The terms seemed fair, said director Espana, and there appeared nothing about the contract that needed to be changed.

Espana said that in a recent phone conversation with Robbins she had informed him that registration is currently open for next year’s biking event. She was told that he has already been hard at work contacting suppliers and would also shortly be sending out flyers on the Mile High 100 by December to various biking organizations and businesses for display.

She said using a food truck at the event last year made the event easier on board members involved in the fundraiser, because there was less effort needed providing food to the riders.

The board agreed that it was in their interest to streamline the cost of the bike riding event to the district — mentioning in particular the high cost of official T-shirts — by finding better deals from vendors that provide services and products, not only for that event, but for all rec district programs.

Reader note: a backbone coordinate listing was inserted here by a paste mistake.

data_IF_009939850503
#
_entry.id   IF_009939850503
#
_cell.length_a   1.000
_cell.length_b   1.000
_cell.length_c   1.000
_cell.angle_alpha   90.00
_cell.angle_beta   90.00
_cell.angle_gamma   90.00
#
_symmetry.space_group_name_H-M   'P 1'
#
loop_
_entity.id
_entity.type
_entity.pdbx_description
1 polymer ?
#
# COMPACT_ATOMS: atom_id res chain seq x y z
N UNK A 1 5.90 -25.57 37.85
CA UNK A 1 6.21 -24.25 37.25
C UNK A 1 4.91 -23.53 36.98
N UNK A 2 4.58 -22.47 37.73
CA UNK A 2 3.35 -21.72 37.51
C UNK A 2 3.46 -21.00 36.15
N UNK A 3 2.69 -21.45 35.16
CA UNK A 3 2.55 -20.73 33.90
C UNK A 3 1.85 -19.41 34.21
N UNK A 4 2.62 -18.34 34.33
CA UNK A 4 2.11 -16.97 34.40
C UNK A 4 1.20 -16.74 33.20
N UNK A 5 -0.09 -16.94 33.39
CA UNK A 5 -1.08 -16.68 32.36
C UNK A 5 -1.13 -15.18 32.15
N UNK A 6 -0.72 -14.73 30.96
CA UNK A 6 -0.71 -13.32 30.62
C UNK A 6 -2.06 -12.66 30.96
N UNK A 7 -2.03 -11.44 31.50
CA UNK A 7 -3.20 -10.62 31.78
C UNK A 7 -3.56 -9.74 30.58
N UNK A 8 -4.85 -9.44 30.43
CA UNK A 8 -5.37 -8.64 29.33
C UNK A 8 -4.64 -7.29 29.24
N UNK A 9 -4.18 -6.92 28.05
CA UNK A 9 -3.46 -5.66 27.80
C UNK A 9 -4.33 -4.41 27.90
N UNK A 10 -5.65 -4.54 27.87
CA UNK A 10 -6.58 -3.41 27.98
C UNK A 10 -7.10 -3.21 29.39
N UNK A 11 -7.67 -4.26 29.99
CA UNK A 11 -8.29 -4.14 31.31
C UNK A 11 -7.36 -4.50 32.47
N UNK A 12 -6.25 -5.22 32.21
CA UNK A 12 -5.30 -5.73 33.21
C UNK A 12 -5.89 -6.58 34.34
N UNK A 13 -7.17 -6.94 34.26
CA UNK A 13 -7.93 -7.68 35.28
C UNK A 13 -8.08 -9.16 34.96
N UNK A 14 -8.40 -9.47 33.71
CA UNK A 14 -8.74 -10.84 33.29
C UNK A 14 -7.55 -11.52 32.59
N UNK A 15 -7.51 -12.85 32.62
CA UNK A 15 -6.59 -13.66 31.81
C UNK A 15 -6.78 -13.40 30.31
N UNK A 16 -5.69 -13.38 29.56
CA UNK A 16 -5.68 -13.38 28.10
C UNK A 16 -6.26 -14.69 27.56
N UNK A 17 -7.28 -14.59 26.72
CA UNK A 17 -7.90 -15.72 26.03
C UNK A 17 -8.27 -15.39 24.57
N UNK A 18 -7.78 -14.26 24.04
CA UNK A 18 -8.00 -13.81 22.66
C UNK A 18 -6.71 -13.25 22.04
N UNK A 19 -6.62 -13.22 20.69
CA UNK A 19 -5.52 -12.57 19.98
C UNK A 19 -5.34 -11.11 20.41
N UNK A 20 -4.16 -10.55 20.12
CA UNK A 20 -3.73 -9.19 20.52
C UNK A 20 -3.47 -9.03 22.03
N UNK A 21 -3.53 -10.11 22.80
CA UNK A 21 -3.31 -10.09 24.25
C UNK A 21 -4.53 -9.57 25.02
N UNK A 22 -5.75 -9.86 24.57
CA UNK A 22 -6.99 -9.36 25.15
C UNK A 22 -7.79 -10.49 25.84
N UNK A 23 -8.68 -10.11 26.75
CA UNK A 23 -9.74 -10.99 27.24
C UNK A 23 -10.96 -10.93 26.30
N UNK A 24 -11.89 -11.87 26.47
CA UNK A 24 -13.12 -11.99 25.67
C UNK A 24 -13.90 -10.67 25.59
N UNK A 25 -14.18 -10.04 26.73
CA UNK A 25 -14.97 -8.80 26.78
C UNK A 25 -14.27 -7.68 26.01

Sober Grad Night donation

Board members considered the wording of the Space Use Agreement allowing the use of the Truman-Collins Sports Complex by graduating seniors during Chester High’s Sober Grad Night, when students set up games in a safe, carnival-like atmosphere with food, music and drawings for various prizes.

Board members said they wished to continue supporting Sober Grad Night, as long as it was understood by the school organizers that they needed to be sure to clean up any trash after the event, with field maintenance supervisor Dan Smith stating at the meeting that the students have been pretty good in the past keeping the field clean.

The ARPD board approved a donation of $100 toward the event.

Extravaganza debate

The board debated the appropriateness of ARPD’s role in staging the annual Street Rod Extravaganza car show as a sponsor. While they feel that the show is important to the community and provides local economic benefits, it isn’t strictly a traditional recreational event that the district usually sponsors for its fundraisers, the board members agreed.